What type of wood fencing lasts the longest?

It might come as a surprise to you, but fencing has come a long way. Its history traces back to prehistoric times when the primary purpose was to enclose an area or prevent escapade. Ever since then, the fence style kept evolving. Today, people install it for security, noise reduction, marking territories, or solely for aesthetic appeal.

Although materials like aluminum and vinyl are also functional for fences, it’s the attractive appearance of wood that makes it the top choice. However, not all kinds of wood will work for this purpose. Once you have figured out the budget, climate, and stay in a place, it’s time to consider the type of woods available for fencing.

For wood to last the longest, it should be durable and resistant to varying temps. Below, we have rounded up the details on what type of wood fence will have a prolonged life:

Cedarwood

Cedar is native to Canada and the American northwest. It is well-known for its long life, which extends beyond 30 years. This type can bear the harsh climate and resists the natural decay process. The attractive appearance of its red hue coupled with qualities like tight grain and fewer knots makes it a top choice for most buyers.

This wood is not impervious to the soil like the treated wood. Meaning that it will likely rot after several years set in. Even generally, Cedar fades to silvery gray color. A fence of this material requires frequent plank replacement. And as a safety measure, you may consider applying a penetrating sealant right after the installation. Repeat this process annually to ensure its durability.

Pinewood

Pinewood is an economical choice for fencing. The raw material grows in different parts of the US, making it readily available for manufacture. Given that fencing happens outdoor, pinewood requires proper treatment before placement.

Southern Yellow-Pine is a fast-growing species, kiln-dried, and treated under pressure to extract moisture content. Almost all manufacturers claim it will last around 20 years, without any insect damage. Yet, it is prone to warping or shrinkage.

The affordability of this kind of wood makes it quite cost-effective for private and commercial properties. Plus, the pressure-treatment allows staining into different colors.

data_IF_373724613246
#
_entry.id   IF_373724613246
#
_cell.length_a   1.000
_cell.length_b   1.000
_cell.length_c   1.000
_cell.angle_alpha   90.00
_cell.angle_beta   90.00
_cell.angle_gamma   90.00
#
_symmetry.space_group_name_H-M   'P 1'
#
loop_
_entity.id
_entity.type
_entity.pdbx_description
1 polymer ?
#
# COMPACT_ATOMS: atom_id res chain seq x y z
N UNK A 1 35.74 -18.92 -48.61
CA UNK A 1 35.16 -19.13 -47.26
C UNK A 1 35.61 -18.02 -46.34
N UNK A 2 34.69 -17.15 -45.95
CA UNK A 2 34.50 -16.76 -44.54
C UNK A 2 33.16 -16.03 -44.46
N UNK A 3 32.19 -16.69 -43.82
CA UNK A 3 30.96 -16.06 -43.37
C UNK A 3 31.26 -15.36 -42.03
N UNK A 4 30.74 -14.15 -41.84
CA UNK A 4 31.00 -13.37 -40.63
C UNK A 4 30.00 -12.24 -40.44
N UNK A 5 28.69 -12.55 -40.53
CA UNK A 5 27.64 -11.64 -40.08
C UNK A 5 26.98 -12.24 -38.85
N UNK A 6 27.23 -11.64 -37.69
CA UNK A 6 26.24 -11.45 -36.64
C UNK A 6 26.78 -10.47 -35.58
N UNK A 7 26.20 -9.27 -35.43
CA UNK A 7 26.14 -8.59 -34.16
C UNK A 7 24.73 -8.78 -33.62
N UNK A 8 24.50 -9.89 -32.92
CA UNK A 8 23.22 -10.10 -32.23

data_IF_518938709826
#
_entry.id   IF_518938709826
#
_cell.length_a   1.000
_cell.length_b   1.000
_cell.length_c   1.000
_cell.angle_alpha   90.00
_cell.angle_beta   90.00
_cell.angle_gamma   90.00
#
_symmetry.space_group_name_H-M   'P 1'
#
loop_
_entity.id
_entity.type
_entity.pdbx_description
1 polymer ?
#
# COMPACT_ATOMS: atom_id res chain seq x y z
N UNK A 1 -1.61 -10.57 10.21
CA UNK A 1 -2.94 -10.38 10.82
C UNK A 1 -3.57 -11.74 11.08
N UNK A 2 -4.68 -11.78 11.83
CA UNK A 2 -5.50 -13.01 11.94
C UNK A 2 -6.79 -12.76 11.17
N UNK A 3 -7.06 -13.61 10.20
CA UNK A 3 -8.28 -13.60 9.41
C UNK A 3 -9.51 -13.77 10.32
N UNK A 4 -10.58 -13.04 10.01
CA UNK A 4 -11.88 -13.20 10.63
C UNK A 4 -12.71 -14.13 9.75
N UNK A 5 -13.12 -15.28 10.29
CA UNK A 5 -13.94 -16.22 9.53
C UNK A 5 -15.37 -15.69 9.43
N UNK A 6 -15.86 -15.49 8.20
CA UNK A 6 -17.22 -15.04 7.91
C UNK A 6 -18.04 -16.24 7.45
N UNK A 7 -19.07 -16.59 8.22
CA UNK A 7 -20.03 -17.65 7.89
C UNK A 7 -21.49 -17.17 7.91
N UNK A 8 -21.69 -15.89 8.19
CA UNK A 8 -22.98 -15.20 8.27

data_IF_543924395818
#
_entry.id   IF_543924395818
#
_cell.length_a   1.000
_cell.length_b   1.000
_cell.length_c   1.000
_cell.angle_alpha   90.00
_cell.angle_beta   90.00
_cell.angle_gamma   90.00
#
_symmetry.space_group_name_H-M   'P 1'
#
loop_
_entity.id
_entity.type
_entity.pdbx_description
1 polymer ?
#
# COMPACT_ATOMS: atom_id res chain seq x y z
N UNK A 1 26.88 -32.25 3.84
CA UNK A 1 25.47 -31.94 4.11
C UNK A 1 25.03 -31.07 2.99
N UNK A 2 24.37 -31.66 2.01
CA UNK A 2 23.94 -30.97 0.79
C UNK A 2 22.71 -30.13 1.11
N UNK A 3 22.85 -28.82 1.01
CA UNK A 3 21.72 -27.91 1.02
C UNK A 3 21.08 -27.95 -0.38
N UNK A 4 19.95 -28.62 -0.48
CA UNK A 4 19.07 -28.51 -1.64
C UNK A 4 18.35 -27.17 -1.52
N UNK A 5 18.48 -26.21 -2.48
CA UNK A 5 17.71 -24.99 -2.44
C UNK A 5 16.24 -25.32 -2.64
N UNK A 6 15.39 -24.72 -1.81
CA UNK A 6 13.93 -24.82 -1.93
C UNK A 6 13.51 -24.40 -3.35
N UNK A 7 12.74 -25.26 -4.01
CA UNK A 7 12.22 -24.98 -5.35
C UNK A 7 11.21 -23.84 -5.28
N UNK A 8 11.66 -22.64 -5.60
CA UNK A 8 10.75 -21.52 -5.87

Oakwood

Oakwood is one of the most resilient and durable hardwoods today. It is one of the precious investment you can make for your home. In terms of privacy and attraction, oakwood fencing brings a unique aura to your space. Unlike some other types, oakwood will not warp or shrink.

On average, the lifespan of oakwood is 50 years. Not many materials can surpass oak in its timeless beauty. It goes through a gradual process of oxidization, causing it to darken over time. This gives your space an element of character, making it all the more appealing.

Cypress Wood

Cypress also belongs to the family of hardwood. Like Cedar, it is also insect-resistant and falls in the same price range. Also, the user can easily use a handsaw and other types of tools on cypress wood. It has a good quality of holding glue, nails, and paints.

The texture is made of straight and medium to coarse texture. This carries the downside of smell sensitivity. Frequently, it can cause respiratory irritation. Its lifespan is somewhere between 7 to 10 years.

Redwood

Redwood is the high-end material when it comes to fencing. But it is less expensive than tropical wood material. Constructors and designers would often suggest you go for redwood as it is insect-resistant and long-lasting. It contains a natural chemical that resists the wear and tear as well as the decay caused by weather. With time, the redwood gets a hue, which makes it even more attractive.

Charlie Jourdain, a leading authority figure at Mendocino Forest Products, says, “A redwood fence will typically last 25 years or more with little or no maintenance.”

When using this wood for a fence, it is essential to pay attention to maintenance. According to experts, the maintenance requirement falls between moderate to high.

Things to Note

While going through the process of choosing the fencing material, you must consider factors like climate, installation, and maintenance.

Climate – humidity and extreme temperatures can catalyze the decay of certain types

Installation – if you don’t install it the correct way, you won’t get the desired longevity

Maintenance – certain types require reapplication of stain or paint after a year or two

Summing Up

Take as much time as you need before choosing wood for fencing. Ask questions and only go for the final purchase once you are sure it will suit your needs. Taking assistance from the professionals might come in handy as they will brief you about the type of wood that is trendy and perfect for you.

We hope this blog helped you gain some perspective on the subject. Don’t forget to leave your feedback!

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